And so, as consumer and environmental groups fight for regulations, researchers in labs around the country are experimenting with new ways to keep pharm genes from spreading. Entire cornfields can be sterilized by having volunteers walk the rows and remove the pollen-producing male flower,
or tassel, from the top of each plant, though it's hard to get all of them. In a recent study funded by Monsanto, which is developing its own drug corn, agronomist Gene Stevens of the University of Missouri used yellow corn as a stand-in for drug corn and white corn to represent a food crop. He wanted to test whether a yellow corn plot that was 90 percent sterilized would spread pollen to white corn. The white corn, which was planted 900 feet away -- less than the quarter-mile setbacks that federal rules require -- ended up with fewer than one yellow kernel per 150 ears.
Corn breeders have also bred so-called male-sterile plants that don't shed any pollen. Other researchers are inserting foreign genes into a part of the plant called the chloroplast, which is not passed on through interbreeding. And at the insistence of the USDA, Carlson surrounds his fields with rows of corn that can't reproduce, then beyond that with pasture grass and a quarter mile of soybeans -- all planted to keep the pharmaceutical corn from spreading to nearby cornfields.
Still, critics -- Greenpeace, Friends of the Earth and some of the various state Public Interest Research Groups among them -- argue that it's almost inevitable that pharmaceutical corn will one day contaminate neighboring fields whose crops are destined for, say, your morning cornflakes. Greenpeace and Friends of the Earth have called for regulators to restrict pharming to greenhouses or to ban it altogether. The food industry, which supports GM food crops when they've been tested for human safety, wants pharming done only in nonfood crops, calling for "zero tolerance" of crop-made drugs or vaccines in the food supply. Even the Biotechnology Industry Organization, an industry trade group, called for a moratorium on growing pharmaceutical corn in the Corn Belt -- from Ohio to Nebraska -- but backed down under pressure from Corn Belt politicians, who hope pharming will boost rural economies.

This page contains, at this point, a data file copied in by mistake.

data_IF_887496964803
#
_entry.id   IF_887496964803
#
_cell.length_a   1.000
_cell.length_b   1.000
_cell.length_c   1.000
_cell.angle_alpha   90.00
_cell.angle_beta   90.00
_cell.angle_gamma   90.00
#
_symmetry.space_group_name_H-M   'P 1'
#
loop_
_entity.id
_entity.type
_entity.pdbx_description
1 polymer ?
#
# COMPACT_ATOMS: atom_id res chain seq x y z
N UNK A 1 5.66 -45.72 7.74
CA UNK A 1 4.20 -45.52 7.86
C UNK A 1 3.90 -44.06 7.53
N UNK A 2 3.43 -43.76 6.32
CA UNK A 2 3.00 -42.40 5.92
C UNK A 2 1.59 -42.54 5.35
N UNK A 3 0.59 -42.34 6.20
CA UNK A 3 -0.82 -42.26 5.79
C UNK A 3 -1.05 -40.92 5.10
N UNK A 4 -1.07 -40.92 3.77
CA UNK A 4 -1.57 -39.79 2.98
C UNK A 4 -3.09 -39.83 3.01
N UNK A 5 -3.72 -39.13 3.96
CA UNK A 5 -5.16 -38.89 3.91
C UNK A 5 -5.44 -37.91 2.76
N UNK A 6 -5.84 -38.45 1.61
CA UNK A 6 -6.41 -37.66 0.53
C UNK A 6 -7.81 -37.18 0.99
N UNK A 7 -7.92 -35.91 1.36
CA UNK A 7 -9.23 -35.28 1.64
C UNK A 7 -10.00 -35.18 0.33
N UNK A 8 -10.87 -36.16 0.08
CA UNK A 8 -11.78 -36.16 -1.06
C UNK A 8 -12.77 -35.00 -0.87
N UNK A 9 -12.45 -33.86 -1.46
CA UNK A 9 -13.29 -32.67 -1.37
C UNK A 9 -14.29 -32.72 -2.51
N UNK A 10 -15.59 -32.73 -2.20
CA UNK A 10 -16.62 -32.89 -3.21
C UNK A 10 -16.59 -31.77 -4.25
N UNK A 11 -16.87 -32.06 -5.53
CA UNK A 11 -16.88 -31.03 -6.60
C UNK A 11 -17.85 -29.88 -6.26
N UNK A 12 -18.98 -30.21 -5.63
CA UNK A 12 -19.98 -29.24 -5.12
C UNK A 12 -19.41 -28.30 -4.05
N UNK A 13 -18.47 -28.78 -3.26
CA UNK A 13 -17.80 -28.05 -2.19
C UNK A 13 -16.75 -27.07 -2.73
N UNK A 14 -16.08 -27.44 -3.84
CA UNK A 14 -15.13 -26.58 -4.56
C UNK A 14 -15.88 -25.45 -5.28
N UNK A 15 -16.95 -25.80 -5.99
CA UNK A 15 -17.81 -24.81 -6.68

Pharming advocates, not surprisingly, insist that safety concerns are wildly overblown. Theoretically, they say, it's possible that stray foreign proteins could escape into the bloodstream and trigger potentially lethal allergic reactions. But it's far more likely that enzymes in the stomach and small intestine would chop the drug proteins into harmless pieces. Arntzen, the Arizona State University plant biologist, likens the risk of getting sick from food contaminated by pharm crops to the risk of getting struck by an asteroid: "Scientifically, I know there are asteroids circulating the universe, and there's a possibility that one of those is going to strike the building I'm in. But I don't run screaming from the building trying to find a safe place."
NOT LONG AFTER his pharm corn contaminated the Aurora soybean silo, ProdiGene CEO Tony Laos -- a compact, broad-shouldered man -- leaned back in his chair, fixed his deep-set eyes on me, and launched into confident speculation about the future of pharming. In five years, he said, ProdiGene will sell a corn-produced HIV vaccine (a bold projection, since the yet-to-be-discovered vaccine is one of medicine's holiest grails); in ten years, Laos says, pharming will account for about 20 percent of all pharmaceutical production -- now about a $364 billion industry. But when my questions started to get specific, Laos turned wary. Could I meet with any of ProdiGene's growers in the area? "No," he replied flatly. Who grew the contaminated beans? "I can't tell you that," he said. Where is the farm located? "Nebraska."